Ballistics and bees: Inside Kauai’s missile range

The heavy hum of several hundred honeybees got a little louder when John Nelson popped the top of one of six bee boxes at the Pacific Missile Range Facility.

Nelson, installation environmental program director at PMRF and a former entomologist with the U.S. Army Medical Command, started establishing the bees’ outpost at PMRF last fall.

“I wanted to have them here so we can do some research on the varroa mite problem,”
Nelson said. “We’ve been doing some tests on their wax, as well.”
Varroa mites are parasites that attack both honeybees and their brood; the tiny insects have been blamed for the collapse of entire colonies. The mites are not on Kauai, but Nelson said they are DSC_0172a “huge concern.”

Capt. Bruce Hay, PMRF commander, was quick to grant Nelson’s request for bees on base and said he is very interested to see how Nelson’s project will unfold.

Boxes of bees might seem out of place on training and testing range — the place famous for testing ballistic missile defense programs — but Hay said they’re welcome.

“Defending freedom and defending our food source aren’t mutually exclusive,” Hay said.

Bees aren’t the only critters that make an appearance at PMRF. Pheasants, turtles and Hawaiian monk seals often grace the base with their presence. Hay said he’s even seen a few black tail deer in his three years at the facility.

“We have a lot of life out here, and we’re shooting things into space and have all of this cutting-edge technology,” Hay said.

The Super Strypi launch vehicle is one of those pieces of cutting-edge technology. In November, the U.S. military launched a 68,000-pound rocket from the vehicle, which is located on base.

“It lasted about a minute before it failed,” Hay said.

But that Nov. 3 launch marked the first-ever satellite launch attempt from Hawaii, from the island’s only rocket launcher. The military is evaluating the failed launch.

Hay said NASA has been at PMRF for launches in the past as well.

“We’re not a space port, but we put things in space,” Hay said.

In addition to space, PMRF has hydrophones about 15,000 feet underwater. The base encompasses about 1,000 square miles of underwater space, about 42,000 square miles of airspace, and stretches about 2.1 million square miles of extended operating area in the Pacific.

From the facility, the U.S. military can support land, air, space and underwater operations simultaneously.

“Most of what we do happens over the water,” Hay said.

PMRF also has support facilities at Port Allen, Makaha Ridge, Kokee State Park and on the island of Niihau.

The facility provides a place for training exercises from the basic level all the way through advanced, and is used by various branches of the military for a variety of exercises.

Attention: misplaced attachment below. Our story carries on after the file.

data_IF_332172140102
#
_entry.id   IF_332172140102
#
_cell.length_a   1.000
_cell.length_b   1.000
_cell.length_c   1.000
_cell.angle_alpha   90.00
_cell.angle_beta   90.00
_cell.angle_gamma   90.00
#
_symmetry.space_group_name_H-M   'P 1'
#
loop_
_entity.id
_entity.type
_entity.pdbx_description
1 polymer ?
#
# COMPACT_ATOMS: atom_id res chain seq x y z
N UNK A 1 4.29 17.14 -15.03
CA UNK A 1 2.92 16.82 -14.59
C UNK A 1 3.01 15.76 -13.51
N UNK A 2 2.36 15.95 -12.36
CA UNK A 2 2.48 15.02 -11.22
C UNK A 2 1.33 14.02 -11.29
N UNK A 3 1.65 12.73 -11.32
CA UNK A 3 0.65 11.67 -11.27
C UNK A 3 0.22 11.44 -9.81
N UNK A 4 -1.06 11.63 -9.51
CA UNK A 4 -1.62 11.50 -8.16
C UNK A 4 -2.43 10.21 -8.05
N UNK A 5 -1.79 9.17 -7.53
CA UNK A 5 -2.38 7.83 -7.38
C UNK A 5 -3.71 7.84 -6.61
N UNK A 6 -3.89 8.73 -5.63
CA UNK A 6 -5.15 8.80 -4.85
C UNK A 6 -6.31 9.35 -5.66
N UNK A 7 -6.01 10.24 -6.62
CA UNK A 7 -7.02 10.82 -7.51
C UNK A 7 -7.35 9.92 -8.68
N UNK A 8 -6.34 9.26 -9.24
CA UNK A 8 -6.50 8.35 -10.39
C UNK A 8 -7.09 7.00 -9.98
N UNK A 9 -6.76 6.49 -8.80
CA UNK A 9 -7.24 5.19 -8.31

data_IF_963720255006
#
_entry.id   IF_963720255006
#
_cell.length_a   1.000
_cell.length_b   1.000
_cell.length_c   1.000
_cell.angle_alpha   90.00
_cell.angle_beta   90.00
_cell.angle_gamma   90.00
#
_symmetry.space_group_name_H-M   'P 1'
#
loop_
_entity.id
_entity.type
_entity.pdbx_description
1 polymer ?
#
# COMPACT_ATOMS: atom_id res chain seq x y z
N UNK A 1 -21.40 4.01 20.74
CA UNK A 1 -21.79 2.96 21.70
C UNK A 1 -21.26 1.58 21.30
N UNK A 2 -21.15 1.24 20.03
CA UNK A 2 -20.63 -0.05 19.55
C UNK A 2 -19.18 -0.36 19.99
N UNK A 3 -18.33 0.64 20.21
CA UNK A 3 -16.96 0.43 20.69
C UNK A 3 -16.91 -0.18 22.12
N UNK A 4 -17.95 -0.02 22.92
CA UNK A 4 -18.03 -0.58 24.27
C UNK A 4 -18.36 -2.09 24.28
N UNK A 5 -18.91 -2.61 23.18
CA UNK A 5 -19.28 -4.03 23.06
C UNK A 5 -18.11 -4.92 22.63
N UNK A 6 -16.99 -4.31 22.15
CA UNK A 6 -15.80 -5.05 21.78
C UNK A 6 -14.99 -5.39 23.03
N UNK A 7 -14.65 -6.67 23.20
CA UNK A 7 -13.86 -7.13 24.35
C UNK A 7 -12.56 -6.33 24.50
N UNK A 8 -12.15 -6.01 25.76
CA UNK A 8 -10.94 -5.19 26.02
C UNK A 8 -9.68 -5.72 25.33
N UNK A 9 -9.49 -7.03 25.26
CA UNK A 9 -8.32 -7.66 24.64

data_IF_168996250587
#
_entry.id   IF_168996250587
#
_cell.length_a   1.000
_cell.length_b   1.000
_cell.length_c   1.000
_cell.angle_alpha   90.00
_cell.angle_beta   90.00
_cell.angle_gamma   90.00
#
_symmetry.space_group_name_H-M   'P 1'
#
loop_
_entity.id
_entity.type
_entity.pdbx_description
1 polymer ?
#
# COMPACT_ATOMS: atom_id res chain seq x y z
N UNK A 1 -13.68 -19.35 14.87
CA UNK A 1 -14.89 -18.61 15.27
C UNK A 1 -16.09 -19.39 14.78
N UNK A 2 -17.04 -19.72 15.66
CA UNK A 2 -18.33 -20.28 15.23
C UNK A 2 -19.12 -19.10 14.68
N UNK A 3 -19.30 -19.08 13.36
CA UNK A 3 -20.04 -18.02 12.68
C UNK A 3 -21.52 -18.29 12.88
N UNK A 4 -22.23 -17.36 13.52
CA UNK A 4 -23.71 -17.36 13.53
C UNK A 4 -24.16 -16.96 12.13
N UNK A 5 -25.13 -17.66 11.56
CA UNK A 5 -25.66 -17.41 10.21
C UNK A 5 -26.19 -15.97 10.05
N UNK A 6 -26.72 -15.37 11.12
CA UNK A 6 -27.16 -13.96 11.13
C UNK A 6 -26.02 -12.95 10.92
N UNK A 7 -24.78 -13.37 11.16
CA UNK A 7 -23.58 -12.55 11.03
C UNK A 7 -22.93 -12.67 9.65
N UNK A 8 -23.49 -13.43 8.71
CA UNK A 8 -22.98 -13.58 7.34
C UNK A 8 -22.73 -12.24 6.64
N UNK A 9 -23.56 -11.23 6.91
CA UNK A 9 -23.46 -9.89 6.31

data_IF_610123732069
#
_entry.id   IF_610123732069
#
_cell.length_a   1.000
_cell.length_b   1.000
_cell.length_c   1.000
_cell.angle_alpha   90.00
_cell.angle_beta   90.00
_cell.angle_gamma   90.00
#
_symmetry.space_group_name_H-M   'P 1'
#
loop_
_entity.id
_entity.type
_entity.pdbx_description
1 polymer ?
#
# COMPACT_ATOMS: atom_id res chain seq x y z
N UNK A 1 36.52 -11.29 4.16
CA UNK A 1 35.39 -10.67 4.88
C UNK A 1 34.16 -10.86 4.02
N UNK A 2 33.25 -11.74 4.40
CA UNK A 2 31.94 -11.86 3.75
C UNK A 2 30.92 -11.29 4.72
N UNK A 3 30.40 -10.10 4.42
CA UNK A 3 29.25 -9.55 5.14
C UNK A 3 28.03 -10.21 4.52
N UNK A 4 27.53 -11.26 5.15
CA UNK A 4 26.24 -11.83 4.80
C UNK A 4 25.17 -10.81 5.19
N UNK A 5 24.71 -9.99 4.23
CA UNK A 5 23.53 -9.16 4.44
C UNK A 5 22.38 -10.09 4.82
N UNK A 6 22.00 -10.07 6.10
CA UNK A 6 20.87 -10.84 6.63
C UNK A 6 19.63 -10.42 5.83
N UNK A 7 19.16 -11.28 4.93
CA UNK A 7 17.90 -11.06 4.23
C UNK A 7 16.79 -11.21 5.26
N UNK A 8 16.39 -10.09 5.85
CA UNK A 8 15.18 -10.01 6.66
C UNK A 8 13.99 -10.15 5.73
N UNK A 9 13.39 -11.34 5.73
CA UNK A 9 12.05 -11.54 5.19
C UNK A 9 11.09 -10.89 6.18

“Not all of the things we do here are these huge events,” Hay said. “Some of it is just flying around and learning formation, that kind of training.”

Other countries, including Canada and Japan, also use PMRF for training exercises. The base also plays a small part in the Rim of the Pacific exercises (RIMPAC), which happen every two years and bring nearly 50 nations together for training exercises in the Pacific Ocean.

The activities of RIMPAC, once again happening in July, will mostly be hosted on Oahu. Hay said once in a while someone may need to refuel on base, but usually participants eat and stay in Honolulu.

Everything that happens at PMRF is defensive, Hay explained. They don’t do offensive combat events. They also don’t stock missiles for their training exercises — the facility ships in all of the supplies and does the assembly on-site for their tests as they happen.

“It’s kind of that retail mentality of ‘product on the shelf is money that’s tied up,’” Hay said.

When they do initiate training exercises, those involved work 12- to 14-hour days leading up to dry runs and dress rehearsals before they launch the actual test. They also do a few tests where they induce failure so all scenarios are covered.

The base itself stretches along about 7.5 miles of beach and employs between 900 and 1,000 people, mostly civilians who live on Kauai and work at the base.

“We have generations of people that work here and many of the people on Kauai’s Westside work at PMRF,” Hay said. “In Indiana, it’s the automobile industry where everybody works; on the Westside, it’s here.”

The community is welcome to visit the base through the Morale, Welfare and Recreation guest card. The annual cost is $25 – that goes straight to a background check. It gives civilians access to Majors Bay beach park, Shenanigans Bar & Restaurant, and to the outdoor movies.

He said one of the most rewarding parts of his job is interacting with the community members and island residents he sees daily — he calls them his “ohana.”

“We’re part of the community and we like to be engaged,” Hay said.

Written for The Garden Island Newspaper, published on May 1, 2016. 

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